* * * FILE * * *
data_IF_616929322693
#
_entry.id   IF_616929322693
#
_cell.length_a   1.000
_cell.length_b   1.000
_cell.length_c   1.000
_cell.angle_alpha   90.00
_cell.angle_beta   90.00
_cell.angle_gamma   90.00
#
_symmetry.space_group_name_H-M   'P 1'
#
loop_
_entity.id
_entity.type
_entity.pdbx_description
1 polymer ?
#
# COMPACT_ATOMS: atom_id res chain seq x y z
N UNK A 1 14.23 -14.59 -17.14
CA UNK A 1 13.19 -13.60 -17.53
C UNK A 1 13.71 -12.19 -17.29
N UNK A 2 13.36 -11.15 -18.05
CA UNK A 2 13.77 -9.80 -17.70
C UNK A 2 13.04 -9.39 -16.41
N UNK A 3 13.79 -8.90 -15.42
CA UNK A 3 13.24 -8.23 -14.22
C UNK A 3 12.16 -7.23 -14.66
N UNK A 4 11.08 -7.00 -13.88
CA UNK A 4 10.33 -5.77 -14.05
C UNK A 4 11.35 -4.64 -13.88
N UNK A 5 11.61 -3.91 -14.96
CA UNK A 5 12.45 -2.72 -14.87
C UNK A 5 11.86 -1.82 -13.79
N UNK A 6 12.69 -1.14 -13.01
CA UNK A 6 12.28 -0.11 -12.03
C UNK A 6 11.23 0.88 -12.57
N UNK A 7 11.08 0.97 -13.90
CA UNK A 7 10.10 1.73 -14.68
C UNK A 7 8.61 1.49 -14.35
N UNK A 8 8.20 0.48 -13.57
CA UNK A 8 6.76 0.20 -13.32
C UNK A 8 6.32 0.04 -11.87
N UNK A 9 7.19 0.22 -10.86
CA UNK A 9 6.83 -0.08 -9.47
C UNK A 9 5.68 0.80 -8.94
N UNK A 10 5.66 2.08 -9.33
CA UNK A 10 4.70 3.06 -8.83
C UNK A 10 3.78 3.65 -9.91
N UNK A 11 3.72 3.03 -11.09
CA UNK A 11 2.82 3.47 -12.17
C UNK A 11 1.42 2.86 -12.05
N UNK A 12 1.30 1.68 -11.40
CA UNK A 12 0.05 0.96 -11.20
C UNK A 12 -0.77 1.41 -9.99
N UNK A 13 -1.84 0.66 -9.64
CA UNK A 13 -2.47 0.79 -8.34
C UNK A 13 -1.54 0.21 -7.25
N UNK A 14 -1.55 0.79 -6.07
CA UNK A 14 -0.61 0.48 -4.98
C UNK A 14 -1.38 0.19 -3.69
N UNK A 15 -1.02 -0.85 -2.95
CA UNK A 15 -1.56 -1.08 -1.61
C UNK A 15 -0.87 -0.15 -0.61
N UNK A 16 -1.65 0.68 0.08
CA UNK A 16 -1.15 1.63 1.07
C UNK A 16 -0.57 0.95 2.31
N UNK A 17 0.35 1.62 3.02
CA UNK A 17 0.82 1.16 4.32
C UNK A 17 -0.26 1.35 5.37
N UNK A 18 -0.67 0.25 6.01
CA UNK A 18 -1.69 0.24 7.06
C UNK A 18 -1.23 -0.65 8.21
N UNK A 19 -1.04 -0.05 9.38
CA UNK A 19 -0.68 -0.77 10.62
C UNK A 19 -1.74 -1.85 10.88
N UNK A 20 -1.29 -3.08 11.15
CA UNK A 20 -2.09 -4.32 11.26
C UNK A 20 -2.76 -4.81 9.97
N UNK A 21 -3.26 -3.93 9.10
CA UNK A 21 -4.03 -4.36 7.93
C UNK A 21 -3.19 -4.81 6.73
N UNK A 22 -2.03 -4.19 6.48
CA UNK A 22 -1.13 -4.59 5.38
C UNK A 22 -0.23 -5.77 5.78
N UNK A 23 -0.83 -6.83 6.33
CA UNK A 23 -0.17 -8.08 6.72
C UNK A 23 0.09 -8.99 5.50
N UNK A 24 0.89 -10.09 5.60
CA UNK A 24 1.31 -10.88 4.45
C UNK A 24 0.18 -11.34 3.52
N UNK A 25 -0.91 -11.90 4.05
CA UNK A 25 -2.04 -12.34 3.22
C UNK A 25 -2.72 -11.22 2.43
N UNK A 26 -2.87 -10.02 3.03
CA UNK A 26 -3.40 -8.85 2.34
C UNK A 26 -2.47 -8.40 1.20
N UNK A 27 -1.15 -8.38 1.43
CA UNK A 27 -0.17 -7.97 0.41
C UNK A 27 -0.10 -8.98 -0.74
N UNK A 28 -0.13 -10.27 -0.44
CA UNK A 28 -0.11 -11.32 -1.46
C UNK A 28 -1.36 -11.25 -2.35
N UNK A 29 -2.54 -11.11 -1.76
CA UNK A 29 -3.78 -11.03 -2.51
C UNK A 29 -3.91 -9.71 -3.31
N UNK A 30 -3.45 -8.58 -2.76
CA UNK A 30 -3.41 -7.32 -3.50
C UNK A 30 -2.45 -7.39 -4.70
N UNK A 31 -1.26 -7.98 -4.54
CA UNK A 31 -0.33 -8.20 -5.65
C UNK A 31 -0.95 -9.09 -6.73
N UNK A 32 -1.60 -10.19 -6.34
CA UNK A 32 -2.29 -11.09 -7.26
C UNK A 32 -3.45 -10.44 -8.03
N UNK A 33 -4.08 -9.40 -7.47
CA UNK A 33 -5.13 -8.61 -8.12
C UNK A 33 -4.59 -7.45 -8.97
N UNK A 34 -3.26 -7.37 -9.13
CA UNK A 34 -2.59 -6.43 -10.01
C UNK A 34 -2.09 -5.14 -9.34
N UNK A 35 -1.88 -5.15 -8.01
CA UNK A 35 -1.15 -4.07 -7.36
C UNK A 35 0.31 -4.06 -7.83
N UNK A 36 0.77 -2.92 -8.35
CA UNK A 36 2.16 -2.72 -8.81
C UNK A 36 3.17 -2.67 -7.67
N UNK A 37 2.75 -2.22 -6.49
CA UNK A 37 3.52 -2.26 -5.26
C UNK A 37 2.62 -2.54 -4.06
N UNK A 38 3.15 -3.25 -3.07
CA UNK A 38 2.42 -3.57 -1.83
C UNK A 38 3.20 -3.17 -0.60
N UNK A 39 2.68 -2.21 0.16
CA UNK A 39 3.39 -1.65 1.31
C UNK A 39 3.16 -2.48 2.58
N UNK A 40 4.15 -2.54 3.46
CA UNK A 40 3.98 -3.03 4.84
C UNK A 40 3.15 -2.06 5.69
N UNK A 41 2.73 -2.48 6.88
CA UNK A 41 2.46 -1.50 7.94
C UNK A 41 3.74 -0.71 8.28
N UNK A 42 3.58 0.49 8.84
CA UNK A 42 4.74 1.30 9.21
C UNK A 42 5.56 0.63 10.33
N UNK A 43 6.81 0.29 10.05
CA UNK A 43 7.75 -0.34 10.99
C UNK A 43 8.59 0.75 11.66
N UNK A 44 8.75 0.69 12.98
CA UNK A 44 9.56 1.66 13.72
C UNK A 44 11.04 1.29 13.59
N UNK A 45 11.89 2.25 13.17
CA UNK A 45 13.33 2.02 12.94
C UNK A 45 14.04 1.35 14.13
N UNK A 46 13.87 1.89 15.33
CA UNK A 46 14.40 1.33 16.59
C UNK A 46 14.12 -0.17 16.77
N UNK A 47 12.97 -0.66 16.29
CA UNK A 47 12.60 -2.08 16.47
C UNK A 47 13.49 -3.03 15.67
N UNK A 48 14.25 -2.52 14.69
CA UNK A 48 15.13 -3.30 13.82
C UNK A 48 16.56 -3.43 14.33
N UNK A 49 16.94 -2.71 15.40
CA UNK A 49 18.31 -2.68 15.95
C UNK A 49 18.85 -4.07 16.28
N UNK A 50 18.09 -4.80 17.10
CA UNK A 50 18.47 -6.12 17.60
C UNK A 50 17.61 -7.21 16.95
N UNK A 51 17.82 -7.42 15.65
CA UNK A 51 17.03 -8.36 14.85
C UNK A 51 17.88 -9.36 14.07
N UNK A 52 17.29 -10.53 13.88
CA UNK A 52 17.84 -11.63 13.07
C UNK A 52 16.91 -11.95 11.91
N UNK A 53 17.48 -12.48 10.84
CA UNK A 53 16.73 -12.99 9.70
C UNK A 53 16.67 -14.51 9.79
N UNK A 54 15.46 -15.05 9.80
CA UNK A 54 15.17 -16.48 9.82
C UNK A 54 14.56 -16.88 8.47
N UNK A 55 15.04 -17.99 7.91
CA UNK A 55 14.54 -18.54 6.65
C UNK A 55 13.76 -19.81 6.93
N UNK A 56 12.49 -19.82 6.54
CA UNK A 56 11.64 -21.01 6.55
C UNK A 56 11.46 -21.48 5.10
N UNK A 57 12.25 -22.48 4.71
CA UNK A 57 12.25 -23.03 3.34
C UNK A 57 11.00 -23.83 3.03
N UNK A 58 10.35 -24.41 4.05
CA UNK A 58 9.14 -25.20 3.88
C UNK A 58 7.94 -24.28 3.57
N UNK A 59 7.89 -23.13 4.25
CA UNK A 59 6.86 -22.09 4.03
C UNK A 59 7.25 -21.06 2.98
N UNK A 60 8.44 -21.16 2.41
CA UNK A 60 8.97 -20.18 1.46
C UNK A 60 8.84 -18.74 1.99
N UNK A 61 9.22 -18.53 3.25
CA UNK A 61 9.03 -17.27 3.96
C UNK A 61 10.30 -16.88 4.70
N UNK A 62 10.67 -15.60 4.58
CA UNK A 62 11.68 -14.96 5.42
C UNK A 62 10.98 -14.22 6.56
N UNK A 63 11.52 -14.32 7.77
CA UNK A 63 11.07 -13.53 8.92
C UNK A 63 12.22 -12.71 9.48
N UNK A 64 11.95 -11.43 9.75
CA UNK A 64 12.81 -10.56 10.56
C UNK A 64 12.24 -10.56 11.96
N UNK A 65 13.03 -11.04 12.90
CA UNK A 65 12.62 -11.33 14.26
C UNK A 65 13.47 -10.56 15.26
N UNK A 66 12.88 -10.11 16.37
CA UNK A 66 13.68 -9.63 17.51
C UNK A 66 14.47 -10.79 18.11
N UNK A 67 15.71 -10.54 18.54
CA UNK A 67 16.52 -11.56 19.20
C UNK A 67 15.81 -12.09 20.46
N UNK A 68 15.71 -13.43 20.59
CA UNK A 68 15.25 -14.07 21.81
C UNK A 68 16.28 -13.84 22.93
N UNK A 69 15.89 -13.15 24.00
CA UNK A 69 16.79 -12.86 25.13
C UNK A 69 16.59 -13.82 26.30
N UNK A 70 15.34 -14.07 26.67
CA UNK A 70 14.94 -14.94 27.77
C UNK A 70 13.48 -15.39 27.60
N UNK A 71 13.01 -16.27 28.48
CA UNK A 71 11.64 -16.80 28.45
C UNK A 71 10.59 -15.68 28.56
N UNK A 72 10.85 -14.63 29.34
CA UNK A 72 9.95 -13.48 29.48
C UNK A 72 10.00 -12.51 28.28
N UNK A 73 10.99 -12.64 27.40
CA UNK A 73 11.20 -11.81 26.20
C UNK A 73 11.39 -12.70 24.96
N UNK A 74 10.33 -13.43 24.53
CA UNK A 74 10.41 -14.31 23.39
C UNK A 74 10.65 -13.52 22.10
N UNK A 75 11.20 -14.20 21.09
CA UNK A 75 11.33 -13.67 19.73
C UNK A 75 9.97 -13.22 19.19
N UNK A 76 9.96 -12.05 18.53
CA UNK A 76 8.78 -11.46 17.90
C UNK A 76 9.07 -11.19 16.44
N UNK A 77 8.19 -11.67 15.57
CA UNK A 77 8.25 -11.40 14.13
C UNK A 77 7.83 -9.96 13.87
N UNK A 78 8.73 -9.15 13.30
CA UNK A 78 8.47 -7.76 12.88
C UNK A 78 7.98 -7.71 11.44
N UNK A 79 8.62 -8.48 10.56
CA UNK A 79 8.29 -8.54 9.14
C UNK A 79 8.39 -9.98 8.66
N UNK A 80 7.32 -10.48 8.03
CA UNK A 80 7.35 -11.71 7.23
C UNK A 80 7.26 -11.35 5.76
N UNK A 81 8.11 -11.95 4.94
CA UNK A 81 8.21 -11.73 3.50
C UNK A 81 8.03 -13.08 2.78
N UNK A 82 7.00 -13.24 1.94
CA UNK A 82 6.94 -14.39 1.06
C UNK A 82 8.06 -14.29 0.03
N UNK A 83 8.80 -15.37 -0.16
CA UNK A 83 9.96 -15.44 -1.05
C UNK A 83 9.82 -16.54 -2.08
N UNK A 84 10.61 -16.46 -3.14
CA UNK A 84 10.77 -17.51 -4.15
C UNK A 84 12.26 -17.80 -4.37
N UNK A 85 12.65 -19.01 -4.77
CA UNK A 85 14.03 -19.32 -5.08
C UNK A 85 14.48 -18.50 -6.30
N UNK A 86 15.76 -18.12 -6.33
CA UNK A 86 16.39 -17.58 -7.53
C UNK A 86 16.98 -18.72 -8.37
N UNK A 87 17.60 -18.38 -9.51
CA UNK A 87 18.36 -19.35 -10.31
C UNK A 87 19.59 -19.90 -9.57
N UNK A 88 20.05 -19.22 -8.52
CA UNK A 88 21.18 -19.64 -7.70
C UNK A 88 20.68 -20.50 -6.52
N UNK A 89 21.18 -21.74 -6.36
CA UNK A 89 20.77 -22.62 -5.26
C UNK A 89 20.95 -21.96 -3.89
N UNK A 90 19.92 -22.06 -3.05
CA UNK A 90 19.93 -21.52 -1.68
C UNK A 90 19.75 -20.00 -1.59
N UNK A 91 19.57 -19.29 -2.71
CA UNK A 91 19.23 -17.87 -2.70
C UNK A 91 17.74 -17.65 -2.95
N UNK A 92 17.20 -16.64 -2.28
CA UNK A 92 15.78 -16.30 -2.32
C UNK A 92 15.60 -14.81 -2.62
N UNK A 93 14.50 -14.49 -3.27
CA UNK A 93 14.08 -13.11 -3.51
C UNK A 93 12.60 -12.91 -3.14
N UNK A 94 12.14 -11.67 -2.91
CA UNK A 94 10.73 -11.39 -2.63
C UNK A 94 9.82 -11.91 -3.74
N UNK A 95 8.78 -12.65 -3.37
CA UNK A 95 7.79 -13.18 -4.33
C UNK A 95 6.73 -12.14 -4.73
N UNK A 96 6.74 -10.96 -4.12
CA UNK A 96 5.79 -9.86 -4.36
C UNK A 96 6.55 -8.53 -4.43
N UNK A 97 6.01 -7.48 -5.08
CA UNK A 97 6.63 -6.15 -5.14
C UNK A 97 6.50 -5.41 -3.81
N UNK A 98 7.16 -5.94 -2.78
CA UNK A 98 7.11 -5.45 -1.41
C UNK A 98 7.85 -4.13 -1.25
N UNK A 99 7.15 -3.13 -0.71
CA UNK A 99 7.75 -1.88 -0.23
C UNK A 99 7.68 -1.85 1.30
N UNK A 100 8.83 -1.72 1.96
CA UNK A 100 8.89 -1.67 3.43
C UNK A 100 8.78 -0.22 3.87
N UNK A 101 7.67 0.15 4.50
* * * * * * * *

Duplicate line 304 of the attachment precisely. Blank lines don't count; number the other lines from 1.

CA UNK A 95 7.79 -13.18 -4.33